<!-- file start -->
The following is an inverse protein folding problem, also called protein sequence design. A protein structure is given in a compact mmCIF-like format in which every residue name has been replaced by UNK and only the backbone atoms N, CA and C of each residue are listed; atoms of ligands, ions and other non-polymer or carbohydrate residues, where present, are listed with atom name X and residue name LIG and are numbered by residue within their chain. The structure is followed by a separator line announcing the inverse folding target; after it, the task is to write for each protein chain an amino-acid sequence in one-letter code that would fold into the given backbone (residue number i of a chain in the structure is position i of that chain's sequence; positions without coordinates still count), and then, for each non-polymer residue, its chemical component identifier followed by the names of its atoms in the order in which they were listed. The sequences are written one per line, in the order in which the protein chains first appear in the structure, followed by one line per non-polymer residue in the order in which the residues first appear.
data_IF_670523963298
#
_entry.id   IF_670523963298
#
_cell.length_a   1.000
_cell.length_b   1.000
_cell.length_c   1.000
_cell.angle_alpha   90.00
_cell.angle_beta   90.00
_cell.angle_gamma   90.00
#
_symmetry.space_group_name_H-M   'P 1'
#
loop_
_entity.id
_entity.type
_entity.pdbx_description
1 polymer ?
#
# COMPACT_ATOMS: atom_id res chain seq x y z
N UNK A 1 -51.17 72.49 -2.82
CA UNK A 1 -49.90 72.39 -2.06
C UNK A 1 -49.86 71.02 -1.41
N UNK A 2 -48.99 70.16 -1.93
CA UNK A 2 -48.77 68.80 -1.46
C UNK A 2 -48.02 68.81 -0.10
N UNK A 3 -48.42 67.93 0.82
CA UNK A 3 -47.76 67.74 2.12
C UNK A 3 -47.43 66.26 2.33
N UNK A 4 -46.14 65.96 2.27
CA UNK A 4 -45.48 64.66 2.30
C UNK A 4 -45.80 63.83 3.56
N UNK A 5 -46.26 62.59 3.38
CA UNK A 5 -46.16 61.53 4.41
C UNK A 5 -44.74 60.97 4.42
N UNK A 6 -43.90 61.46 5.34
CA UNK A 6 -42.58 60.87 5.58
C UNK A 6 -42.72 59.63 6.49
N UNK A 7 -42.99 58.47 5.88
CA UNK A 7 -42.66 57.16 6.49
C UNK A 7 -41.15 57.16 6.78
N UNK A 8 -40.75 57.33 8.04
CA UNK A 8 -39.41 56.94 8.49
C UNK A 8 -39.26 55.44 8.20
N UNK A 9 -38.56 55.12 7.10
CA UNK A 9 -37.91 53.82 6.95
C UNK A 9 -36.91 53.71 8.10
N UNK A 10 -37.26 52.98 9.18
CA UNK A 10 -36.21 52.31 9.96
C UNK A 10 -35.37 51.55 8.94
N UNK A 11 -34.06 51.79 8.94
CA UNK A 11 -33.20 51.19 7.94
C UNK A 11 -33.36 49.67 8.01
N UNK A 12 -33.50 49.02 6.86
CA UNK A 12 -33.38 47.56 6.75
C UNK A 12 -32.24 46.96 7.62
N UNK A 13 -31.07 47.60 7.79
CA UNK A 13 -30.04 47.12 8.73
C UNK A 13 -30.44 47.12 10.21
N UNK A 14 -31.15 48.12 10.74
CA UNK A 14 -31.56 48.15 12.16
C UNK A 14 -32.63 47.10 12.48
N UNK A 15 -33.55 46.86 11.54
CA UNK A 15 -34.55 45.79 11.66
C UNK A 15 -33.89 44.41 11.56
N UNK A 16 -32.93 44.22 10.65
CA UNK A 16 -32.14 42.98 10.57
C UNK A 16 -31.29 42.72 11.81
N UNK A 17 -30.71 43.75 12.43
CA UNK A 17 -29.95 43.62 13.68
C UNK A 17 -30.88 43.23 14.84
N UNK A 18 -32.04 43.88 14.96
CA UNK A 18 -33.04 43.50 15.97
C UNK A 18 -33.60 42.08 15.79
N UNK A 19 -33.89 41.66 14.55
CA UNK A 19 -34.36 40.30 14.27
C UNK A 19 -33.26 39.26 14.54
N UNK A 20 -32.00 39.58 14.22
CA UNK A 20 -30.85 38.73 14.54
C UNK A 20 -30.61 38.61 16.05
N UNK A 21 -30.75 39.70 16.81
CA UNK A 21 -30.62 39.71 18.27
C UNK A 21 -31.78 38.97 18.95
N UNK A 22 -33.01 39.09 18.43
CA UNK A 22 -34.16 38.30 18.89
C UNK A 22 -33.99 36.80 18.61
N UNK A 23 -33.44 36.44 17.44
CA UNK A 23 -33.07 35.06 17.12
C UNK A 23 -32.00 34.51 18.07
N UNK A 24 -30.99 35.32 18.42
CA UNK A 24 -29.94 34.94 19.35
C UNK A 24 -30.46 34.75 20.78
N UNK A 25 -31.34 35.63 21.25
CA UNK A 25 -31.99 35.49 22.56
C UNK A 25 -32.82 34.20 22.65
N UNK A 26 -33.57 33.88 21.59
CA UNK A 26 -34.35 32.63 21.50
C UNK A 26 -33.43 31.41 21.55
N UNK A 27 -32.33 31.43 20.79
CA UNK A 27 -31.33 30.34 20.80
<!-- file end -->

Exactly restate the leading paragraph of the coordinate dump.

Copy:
The following is an inverse protein folding problem, also called protein sequence design. A protein structure is given in a compact mmCIF-like format in which every residue name has been replaced by UNK and only the backbone atoms N, CA and C of each residue are listed; atoms of ligands, ions and other non-polymer or carbohydrate residues, where present, are listed with atom name X and residue name LIG and are numbered by residue within their chain. The structure is followed by a separator line announcing the inverse folding target; after it, the task is to write for each protein chain an amino-acid sequence in one-letter code that would fold into the given backbone (residue number i of a chain in the structure is position i of that chain's sequence; positions without coordinates still count), and then, for each non-polymer residue, its chemical component identifier followed by the names of its atoms in the order in which they were listed. The sequences are written one per line, in the order in which the protein chains first appear in the structure, followed by one line per non-polymer residue in the order in which the residues first appear.